Sounds of a table saw and power nailer add to the smell of freshly baked bread and contribute to my Saturday morning distractions. My hubby is outside, glad for the sunshine as he power washes the final side of the house, and I’m sorely tempted to abandon my inside chores and escape out to the garden. But I mustn’t. Not yet.
I promised myself I wouldn’t let this week slide by without finishing a chapter in my new manuscript and writing a blog post, so I’m chained to my laptop until that’s accomplished.
It can be difficult to ignore distractions, especially appealing ones, but I try hard to stick to my priorities which, right now, are to rough draft a second book in a series, then return to an older story and rewrite it to become the third. I don’t have a definite timeline, but am squinting hopefully at year end.
Aspiring writers are often heard to say they’re going to write a book sometime … perhaps when the baby finally sleeps through the night so they aren’t always exhausted, or when the children are in school, or when retirement from the day job arrives … sometime, when they have time. The problem is, time rarely makes itself available. Parkinson’s Law says, “Work expands to fill the time available for its completion” and Isaac Asimov’s corollary to that says, “In ten hours a day you have time to fall twice as far behind your commitments as in five hours a day.
It’s a safe bet there will never be any leftover time, so whether or not a book gets written will depend entirely on the writer’s commitment to the task and the desire to make time. I think all of us have dreamt of endless hours sequestered in a hideaway writing our life’s work uninterrupted from beginning to end. I think we also all know it’ll never happen.
Even full-time career authors and retired writers with no children at home acknowledge the reality of everyday life and the limitations it puts on time. I’ve always had trouble settling in to write when I know I have only a half hour, or some similar time restriction due to an impending appointment or meeting. But I’ve learned to recognize that restless ‘I-don’t-have-enough-time’ voice as the negative influence it is, and to ignore it. Even short sessions can be productive.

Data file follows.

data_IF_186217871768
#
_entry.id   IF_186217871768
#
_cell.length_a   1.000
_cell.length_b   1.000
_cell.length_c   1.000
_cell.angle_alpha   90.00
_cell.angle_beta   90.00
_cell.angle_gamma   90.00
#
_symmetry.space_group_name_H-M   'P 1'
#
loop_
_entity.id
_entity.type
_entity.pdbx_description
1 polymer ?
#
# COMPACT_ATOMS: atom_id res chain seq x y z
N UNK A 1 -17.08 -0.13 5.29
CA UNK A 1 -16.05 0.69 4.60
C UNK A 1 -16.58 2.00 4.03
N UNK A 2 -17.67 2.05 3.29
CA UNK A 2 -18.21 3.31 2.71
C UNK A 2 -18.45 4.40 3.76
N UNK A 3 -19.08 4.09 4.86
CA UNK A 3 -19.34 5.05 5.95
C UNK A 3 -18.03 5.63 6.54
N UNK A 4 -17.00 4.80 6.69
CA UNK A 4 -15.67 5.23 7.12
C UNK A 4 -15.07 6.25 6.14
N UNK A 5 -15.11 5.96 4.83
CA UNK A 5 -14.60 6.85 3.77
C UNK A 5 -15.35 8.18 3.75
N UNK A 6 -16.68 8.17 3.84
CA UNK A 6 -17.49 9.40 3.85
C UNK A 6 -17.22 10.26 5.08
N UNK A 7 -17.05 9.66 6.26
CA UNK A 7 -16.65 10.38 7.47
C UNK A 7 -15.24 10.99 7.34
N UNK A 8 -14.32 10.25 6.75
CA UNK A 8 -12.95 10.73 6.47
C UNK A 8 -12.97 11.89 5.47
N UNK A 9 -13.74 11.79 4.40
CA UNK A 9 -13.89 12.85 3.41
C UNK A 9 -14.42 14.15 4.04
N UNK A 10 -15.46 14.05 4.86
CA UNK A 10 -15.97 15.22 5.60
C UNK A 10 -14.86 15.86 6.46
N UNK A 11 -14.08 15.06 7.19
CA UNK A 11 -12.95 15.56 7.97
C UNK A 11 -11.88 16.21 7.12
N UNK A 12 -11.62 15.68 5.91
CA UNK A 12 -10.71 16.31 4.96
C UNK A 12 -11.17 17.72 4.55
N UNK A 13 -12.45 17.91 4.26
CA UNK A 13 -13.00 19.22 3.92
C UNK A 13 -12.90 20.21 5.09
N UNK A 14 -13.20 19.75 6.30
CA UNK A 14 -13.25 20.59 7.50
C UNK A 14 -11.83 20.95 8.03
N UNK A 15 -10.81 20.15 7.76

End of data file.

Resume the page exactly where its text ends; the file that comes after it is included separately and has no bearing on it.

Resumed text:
In proper manuscript format, one page consists of about 250 words. Depending on the genre, a first novel is usually no more than 90,000 words, so if a person could steal enough time to draft one page per day, that would produce a finished novel in one year. Just one page! Some days I can write an entire chapter; other days I struggle to find those 250 words, but it averages out.
For the next month or so the main distractions around here are going to be the coming and going of workers doing the renovation in our en suite bathroom. They have their supplies and equipment in one bay of our garage, so they come in through the adjoining door to our laundry, and trek down the hall through the middle of the house. They are very considerate, but inevitably there is noise and dust and frequent questions. (And in the middle of it all is our wild-child Labrador, unhappily kept away from the hallway by a cardboard barricade and advising me regularly that there are strangers in the house.)
Still, I will write. I have this story nagging at me, revealing its scenes in small bursts. When I know I won’t likely get all the needed words on a page at one time, I make notes as a blueprint for my next session. I want to get it done, and doing it is the only way.
How about you? What’s your dream? What distractions keep you from pursuing/achieving it?
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